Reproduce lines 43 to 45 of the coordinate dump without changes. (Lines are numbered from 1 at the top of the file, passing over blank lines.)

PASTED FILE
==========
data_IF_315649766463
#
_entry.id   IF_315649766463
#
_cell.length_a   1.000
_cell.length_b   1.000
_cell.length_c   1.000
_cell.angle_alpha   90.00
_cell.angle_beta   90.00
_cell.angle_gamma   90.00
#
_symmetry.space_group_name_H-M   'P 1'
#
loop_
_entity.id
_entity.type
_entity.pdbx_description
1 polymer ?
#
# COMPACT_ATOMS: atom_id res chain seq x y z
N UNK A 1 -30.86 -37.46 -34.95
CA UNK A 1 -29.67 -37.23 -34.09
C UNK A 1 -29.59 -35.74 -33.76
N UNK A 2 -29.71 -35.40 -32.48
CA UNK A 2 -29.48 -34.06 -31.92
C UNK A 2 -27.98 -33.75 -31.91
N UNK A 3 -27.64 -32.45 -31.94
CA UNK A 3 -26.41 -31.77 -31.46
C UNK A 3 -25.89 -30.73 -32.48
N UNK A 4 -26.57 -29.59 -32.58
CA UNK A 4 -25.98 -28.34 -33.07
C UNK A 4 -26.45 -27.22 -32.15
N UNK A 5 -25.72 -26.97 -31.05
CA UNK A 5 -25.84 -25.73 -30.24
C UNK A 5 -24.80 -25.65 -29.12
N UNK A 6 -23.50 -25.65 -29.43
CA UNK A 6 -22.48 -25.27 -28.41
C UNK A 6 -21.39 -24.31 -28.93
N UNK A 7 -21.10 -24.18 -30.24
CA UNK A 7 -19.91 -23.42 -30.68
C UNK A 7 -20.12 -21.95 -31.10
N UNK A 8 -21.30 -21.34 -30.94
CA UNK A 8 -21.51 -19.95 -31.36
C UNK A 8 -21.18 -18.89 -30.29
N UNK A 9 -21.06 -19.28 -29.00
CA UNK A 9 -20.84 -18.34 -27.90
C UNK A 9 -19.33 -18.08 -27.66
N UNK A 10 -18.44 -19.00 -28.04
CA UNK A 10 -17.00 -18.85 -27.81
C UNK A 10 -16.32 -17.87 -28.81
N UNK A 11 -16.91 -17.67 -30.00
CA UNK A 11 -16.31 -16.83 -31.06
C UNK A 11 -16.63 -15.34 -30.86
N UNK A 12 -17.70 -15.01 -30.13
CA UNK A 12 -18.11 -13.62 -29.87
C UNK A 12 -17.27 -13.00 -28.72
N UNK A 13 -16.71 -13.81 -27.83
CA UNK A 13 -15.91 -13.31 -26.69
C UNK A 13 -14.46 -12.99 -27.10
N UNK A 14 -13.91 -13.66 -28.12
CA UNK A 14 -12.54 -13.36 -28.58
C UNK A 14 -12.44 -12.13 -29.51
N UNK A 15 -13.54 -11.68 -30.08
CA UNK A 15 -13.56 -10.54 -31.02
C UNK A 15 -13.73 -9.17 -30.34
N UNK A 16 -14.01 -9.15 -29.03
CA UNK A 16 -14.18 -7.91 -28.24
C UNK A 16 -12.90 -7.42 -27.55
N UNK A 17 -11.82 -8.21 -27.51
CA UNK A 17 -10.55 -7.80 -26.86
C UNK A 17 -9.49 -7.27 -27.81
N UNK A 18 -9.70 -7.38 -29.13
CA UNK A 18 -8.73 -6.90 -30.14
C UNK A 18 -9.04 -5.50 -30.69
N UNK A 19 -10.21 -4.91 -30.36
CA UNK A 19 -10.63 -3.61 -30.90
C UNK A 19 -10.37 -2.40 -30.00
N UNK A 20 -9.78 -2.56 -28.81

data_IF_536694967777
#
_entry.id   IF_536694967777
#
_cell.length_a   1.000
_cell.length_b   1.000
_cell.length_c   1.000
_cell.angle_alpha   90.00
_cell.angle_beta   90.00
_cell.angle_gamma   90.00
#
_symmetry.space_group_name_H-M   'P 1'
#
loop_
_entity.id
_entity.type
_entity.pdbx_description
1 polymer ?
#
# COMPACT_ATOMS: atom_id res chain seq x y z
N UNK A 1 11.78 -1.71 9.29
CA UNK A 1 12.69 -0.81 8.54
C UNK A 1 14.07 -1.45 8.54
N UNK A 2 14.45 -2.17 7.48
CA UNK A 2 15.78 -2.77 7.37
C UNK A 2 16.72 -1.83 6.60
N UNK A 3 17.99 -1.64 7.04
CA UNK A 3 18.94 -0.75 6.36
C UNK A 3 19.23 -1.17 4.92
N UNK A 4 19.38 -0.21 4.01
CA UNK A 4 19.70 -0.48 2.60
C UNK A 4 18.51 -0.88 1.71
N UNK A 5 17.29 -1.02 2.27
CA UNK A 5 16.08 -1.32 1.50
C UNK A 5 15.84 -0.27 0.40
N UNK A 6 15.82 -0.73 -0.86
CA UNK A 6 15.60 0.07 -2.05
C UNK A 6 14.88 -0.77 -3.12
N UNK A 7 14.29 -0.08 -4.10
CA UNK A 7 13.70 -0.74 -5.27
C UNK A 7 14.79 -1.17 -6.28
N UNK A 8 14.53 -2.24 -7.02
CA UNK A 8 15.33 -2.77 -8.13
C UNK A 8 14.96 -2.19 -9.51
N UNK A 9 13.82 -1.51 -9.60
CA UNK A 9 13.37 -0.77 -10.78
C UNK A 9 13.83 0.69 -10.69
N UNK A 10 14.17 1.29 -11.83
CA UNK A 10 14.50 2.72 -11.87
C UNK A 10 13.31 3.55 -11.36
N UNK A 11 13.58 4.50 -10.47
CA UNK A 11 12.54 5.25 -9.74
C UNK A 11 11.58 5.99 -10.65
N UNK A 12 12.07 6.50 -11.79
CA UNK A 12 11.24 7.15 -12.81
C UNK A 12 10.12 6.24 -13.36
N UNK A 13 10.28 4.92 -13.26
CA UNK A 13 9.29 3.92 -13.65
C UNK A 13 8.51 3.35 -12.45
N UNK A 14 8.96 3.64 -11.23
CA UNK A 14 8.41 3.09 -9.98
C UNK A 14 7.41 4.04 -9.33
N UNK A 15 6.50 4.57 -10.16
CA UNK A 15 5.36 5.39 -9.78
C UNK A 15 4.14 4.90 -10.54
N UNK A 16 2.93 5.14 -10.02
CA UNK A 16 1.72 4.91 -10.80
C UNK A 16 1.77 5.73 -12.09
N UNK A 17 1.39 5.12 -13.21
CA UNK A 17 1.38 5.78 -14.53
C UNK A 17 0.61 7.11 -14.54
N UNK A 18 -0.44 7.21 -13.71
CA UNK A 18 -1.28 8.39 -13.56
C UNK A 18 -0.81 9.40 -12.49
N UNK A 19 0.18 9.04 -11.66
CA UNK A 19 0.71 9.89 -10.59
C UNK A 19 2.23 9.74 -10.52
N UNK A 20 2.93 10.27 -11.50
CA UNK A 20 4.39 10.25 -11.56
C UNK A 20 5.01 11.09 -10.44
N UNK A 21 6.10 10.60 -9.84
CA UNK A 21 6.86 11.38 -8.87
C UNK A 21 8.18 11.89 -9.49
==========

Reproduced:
CA UNK A 8 -21.51 -19.95 -31.36
C UNK A 8 -21.18 -18.89 -30.29
N UNK A 9 -21.06 -19.28 -29.00